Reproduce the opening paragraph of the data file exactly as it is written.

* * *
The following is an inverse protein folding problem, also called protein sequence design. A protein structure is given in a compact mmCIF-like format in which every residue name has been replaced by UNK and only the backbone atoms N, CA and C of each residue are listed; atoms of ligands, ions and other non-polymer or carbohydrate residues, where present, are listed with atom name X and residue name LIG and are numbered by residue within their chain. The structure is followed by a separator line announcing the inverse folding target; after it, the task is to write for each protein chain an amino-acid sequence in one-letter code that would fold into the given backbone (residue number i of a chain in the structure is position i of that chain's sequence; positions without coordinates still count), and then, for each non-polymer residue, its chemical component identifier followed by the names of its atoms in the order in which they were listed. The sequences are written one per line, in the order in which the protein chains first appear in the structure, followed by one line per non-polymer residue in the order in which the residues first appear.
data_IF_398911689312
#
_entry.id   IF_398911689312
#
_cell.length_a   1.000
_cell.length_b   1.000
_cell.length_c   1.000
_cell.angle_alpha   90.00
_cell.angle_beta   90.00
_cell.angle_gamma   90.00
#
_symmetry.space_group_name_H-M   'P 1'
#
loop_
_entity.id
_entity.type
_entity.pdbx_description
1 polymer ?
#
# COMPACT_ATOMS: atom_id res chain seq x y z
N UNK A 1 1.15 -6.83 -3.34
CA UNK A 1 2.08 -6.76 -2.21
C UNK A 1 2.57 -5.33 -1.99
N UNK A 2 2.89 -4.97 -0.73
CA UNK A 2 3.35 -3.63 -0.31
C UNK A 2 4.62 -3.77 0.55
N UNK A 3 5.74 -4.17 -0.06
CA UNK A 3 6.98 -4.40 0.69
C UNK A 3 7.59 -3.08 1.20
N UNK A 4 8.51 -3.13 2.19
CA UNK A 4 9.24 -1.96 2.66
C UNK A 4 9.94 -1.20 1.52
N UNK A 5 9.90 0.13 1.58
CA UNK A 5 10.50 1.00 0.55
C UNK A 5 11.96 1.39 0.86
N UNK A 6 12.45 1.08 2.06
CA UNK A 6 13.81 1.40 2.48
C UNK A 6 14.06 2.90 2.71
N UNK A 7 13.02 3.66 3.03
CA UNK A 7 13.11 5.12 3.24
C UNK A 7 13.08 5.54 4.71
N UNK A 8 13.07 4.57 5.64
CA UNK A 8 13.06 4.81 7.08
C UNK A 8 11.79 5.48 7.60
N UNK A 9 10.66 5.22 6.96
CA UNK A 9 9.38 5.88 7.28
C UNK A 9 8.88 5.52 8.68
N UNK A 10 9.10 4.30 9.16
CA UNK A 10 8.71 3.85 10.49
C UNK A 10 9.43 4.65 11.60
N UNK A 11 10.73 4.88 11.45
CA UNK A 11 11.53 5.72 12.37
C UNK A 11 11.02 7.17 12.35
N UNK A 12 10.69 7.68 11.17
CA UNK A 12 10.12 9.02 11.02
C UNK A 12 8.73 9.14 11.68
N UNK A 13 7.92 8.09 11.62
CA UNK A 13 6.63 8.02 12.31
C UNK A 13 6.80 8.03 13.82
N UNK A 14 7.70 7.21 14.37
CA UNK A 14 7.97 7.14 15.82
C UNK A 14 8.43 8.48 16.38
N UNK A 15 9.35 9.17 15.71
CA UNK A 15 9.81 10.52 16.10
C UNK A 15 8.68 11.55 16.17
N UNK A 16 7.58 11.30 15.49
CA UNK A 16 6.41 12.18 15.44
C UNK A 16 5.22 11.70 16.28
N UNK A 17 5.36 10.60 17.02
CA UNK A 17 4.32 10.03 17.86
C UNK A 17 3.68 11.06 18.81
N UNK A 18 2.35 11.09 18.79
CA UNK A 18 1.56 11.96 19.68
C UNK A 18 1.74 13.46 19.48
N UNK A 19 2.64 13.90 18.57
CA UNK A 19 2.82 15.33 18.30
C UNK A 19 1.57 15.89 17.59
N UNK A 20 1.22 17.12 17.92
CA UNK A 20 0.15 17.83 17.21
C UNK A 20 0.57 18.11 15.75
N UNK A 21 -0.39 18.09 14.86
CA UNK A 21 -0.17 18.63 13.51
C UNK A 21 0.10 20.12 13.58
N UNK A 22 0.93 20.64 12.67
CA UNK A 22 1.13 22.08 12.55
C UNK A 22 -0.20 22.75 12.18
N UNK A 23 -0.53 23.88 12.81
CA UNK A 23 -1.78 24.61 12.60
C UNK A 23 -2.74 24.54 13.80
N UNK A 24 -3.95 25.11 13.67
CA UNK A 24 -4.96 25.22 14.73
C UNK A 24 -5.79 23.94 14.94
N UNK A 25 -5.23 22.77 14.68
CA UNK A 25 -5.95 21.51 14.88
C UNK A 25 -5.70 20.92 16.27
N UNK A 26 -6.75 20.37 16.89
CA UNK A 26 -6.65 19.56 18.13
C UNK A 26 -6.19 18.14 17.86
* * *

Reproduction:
The following is an inverse protein folding problem, also called protein sequence design. A protein structure is given in a compact mmCIF-like format in which every residue name has been replaced by UNK and only the backbone atoms N, CA and C of each residue are listed; atoms of ligands, ions and other non-polymer or carbohydrate residues, where present, are listed with atom name X and residue name LIG and are numbered by residue within their chain. The structure is followed by a separator line announcing the inverse folding target; after it, the task is to write for each protein chain an amino-acid sequence in one-letter code that would fold into the given backbone (residue number i of a chain in the structure is position i of that chain's sequence; positions without coordinates still count), and then, for each non-polymer residue, its chemical component identifier followed by the names of its atoms in the order in which they were listed. The sequences are written one per line, in the order in which the protein chains first appear in the structure, followed by one line per non-polymer residue in the order in which the residues first appear.